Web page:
FOREVER PLAID, Rodgers Memorial Theatre, 292 E. Pages Lane, Centerville; directed by Marilyn Montgomery; continues Mondays and Thurs-days-Saturdays at 7:30 p.m. through June 21; one matinee performance on Saturday, June 21, at 3 p.m. All seats reserved ($8 to $10). Box office: 298-1302. Running time: 1 hour, 55 minutes (one intermission).

The newly formed Davis County Performing Arts Corp., now responsible for the mainstage events at the Rodgers Memorial Theatre (formerly the Pages Lane), continues to turn up the quality of live theater in Davis County up several notches."Forever Plaid," a sure-fire audience-pleaser, is the latest example. This is one of those shows you could see dozens of times because it never gets tedious or boring. It's packed with just slightly less than two hours of great "guy group" music from the mid-1950s and early '60s, with just enough dialogue to make you feel like you really know the unique foursome - Smudge, Frankie, Jinx and Sparky.

According to the plot, they were creamed by a busload of parochial school students on Feb. 9, 1964. The guys, riding in a Mercury convertible, were all killed. Now, 33 years later, they've been allowed to return to Earth for just one day to do the gig they never got to do back then.

These are characters you grow to care about. They're not just four dead guys who've suddenly turned up in the airport's FusiLounge, thanks to a fluke in the cosmos and a hole in the ozone layer.

The Plaids - and the Rodgers Memorial performers who play them - have talent to spare, as the show builds from nervous anticipation to knock-out renditions of one big hit after another. The crowd on Saturday night responded with tumultuous applause, whistling and cheers after nearly every song.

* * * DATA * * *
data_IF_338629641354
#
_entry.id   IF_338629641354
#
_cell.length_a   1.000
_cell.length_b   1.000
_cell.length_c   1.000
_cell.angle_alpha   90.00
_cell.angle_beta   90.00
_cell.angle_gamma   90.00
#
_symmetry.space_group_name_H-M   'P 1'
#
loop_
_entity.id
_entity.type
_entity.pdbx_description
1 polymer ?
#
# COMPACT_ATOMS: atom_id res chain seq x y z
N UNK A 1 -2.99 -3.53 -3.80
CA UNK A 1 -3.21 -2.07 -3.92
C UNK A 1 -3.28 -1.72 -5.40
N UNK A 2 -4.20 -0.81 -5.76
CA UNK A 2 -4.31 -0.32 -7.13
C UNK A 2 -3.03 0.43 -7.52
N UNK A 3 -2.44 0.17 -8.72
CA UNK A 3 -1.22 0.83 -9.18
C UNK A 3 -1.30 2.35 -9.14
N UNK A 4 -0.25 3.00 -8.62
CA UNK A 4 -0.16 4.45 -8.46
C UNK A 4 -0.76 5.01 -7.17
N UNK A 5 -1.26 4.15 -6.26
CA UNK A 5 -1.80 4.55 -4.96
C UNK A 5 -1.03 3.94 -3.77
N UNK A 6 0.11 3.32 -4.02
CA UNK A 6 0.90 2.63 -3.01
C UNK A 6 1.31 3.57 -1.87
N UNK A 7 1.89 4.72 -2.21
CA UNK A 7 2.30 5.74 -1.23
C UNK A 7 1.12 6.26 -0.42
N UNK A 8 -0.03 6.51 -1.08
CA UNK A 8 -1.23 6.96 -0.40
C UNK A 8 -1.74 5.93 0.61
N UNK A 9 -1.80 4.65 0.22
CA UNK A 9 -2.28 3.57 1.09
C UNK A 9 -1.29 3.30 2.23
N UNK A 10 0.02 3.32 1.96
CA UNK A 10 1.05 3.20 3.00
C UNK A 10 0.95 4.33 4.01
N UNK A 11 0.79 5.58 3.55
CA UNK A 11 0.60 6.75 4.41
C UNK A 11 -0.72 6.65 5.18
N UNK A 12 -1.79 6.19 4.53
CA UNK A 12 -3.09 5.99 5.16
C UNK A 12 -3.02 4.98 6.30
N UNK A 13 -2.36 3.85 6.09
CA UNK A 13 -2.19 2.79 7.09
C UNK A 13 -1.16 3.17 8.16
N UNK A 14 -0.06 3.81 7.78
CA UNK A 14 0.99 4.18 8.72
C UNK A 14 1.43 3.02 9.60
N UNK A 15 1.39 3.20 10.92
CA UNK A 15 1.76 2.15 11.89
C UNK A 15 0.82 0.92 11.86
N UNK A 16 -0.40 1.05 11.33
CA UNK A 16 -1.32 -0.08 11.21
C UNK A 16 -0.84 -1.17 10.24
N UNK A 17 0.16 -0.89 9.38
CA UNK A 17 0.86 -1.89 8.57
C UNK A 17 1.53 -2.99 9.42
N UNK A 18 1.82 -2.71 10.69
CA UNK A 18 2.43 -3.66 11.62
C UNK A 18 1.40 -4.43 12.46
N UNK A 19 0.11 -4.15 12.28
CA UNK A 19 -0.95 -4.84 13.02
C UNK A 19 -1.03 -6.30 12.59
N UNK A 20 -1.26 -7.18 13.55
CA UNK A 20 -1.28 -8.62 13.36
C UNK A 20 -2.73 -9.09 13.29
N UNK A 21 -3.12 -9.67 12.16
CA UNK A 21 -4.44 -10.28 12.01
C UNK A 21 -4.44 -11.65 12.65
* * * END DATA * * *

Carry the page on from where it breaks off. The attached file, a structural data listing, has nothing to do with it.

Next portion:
Book-ended by two great romantic film themes from the '50s, "Three Coins in the Fountain" and "Love Is a Many-Splendored Thing," the revue is packed with some of the greatest songs of the era - Johnny Ray's "Cry," Perry Como's "Catch a Falling Star" and such chestnuts as "Moments to Remember," "Lady of Spain" (as background to a segment dashing through "the entire Ed Sullivan show in three minutes and 11 seconds"), "Shangri-La" and "Rags to Riches."

Along the way, the audience gets to reminisce with the guys as they rehearse "Crazy 'Bout Ya, Baby" in the stockroom of Smudge's family's plumbing supply firm (with long-handled plungers replacing the microphones) and reflect on the joys of playing those old, large-holed 45s.

The Thursday/Saturday cast, which I caught on Saturday night, included David Stensrud as Smudge, Bryon Finch (who's in both casts) as Sparky, and brothers Dan and Jared Morgan as Frankie and Jinx. As a foursome, they harmonize beautifully, and their solo bits were done to perfection.

Onstage pianist and musical director for all performances is Brent Fotheringham, who has played for other "Plaids" for the Hale Centre Theatre, the Utah Musical Theatre version in Ogden and Park City Performances. Nicole Smith and Greg Dempsey alternate as the combo's bass player (Frankie's "Uncle Chester").

The Monday/Friday cast includes Jerry Allman as Smudge, newcomer Jay Henderson as Frankie and Todd Russell as Jinx.

Only a dyed-in-the-wool curmudgeon would dislike this thoroughly entertaining show. And it's not just for the '50s generation, either. I took three of my young next-door neighbors and they loved it.